Amanda: Writing for her started out as a hobby, but she then figured, “Why leave it on your hard drive when you can get feedback for your work?” The process of self-publishing takes you to a whole new level of “Oh my god! I have to make this readable!”

Goodreads is a great platform to get your work read and reviewed, as well as a great platform to reach out to and connect with your audience.

Steven: Wanted to change genres but didn’t believe traditional publishing would be keen on the idea as it was completely different to what he normally wrote. He also expressed that he was curious to explore the Amazon.com market.

 

Question 2: How far ahead (of launching your book) do you have to start the marketing process to be launch ready?

Gabriel: “If no one knows it exists then no one will read it.” With self-publishing you don’t have the luxury of relying on a publishing house to market you. You are on your own. It takes about 6-8 months at least to prepare for the launch.

Your tools? Social Media! Best sellers are made possible through marketing on social media and social media marketing strategies.

Personal appearances are important. Get out there and meet potential readers.

Amanda: Putting it out and seeing what happens is sometimes successful. Most times it just doesn’t (happen). Start with the title. Make sure it’s unique and searchable on Google. You need to be findable! If you don’t have a unique name then make yourself a unique writer’s alias.

Steven: “My author name (and the fact that I had been traditionally published before) didn’t help at all.” (Writing different genres will do that). Make sure you have a REALLY GOOD blurb with Amazon. Make sure the first 20% of your book is also REALLY GOOD as it is downloadable for free on Amazon. Amazon does the rest of the work in the ranking system.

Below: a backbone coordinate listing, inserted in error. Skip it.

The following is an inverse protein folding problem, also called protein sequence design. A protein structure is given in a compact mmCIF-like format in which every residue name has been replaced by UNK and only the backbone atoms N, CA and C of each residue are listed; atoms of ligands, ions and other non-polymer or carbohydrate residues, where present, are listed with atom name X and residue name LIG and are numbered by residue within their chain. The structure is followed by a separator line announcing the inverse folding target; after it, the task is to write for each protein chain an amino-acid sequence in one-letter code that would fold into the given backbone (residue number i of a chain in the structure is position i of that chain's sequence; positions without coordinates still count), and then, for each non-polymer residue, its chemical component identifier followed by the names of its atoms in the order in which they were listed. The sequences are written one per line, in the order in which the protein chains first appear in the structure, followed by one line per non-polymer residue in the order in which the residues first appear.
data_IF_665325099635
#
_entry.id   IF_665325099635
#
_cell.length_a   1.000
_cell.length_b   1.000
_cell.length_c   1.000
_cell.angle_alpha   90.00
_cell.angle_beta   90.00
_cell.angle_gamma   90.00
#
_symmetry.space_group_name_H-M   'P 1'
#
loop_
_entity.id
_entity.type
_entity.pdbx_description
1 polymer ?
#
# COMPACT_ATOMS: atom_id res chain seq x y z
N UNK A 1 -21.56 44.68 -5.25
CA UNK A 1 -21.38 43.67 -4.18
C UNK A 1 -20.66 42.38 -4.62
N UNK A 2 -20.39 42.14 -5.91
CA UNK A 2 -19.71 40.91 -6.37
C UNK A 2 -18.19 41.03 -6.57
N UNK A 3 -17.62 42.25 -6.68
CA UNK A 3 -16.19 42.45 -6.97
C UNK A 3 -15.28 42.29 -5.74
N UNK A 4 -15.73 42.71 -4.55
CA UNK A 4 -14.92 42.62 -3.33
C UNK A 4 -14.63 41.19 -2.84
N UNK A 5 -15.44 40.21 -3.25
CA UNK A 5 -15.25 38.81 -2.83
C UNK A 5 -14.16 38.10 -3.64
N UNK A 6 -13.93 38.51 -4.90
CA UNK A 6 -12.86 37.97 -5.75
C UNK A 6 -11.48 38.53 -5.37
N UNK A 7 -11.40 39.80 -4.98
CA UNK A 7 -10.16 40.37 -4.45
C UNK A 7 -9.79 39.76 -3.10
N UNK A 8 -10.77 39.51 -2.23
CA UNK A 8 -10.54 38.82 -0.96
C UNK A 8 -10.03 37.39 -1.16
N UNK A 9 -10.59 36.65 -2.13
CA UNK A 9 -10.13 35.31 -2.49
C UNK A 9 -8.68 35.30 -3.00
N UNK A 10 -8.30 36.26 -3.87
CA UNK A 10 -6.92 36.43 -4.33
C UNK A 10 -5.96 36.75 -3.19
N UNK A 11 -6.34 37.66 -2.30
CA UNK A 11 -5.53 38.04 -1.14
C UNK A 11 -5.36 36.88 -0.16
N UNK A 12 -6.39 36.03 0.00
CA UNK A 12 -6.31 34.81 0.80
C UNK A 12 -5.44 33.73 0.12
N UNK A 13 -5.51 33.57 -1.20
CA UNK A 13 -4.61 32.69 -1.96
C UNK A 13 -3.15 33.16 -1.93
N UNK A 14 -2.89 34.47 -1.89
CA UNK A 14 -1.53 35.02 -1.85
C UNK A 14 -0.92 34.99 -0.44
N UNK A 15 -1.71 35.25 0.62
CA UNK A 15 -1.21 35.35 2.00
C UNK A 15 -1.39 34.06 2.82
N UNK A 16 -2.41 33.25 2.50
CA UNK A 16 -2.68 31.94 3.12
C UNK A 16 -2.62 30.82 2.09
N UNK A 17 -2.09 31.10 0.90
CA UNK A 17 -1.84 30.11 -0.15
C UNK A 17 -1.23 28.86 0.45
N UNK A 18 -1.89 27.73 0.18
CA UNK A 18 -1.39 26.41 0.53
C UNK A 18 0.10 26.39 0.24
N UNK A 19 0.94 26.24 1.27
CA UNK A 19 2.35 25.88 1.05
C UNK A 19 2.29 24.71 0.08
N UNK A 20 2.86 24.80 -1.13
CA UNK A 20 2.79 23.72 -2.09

Sarah: Get your book launch ready. Book the venue 3 months in advance. Organise marketing collateral, business cards, banners and of course a great cover for your book. A great cover is important! Join organisations and make reviews on Goodreads.com. Expect a 6 month to a year timeframe to do all of this in.

 

Question 3: So you’re launch ready. How are you going to sell your books?

Steven: Amazon currently holds 74% of the eBook market. They’re the biggest. They even provide a lending service (in some countries) where they ‘loan’ your book out to readers and you still receive a royalty for every loan. Amazon does the selling for you.

Sarah: “I’ll sell anywhere I can, as long as it’s legal and appropriate!”

+Book stores.

+Popup events like at supermarkets.

+My website.

+Other websites such as booktopia.

+Schools (as it is a childrens/teen book).

+Libraries.

+Holding writer and publishing workshops.

+Conventions like Supernova/Comic Con/Ironfest.

+Rotary and Linked in.

+Facebook.

+Fairs and stalls.

+ANYONE!

David’s response: “This is the business of being an author!”

Amanda: Went the least effort route. She published with Kindle. Though even that was still a lot of work. Word of mouth. Get it into book shops – which is difficult so take the time to get to know the owners. Have a business card ready to give to people who you mention your book to. And make sure you have your website ready.

Gabriel: You must have a KILLER website! It’s your window into the cyber world. Make sure your social media presence funnels traffic to your website. This is the gateway to people learning about you (the author), your work and where to purchase it. Your website is your centrepiece.

Also making appearances is important. Meet new potential readers. Being in a book club or two (or more) is great.

 

Question 4: So you’ve launched. You’ve generated sales. How do you keep it going?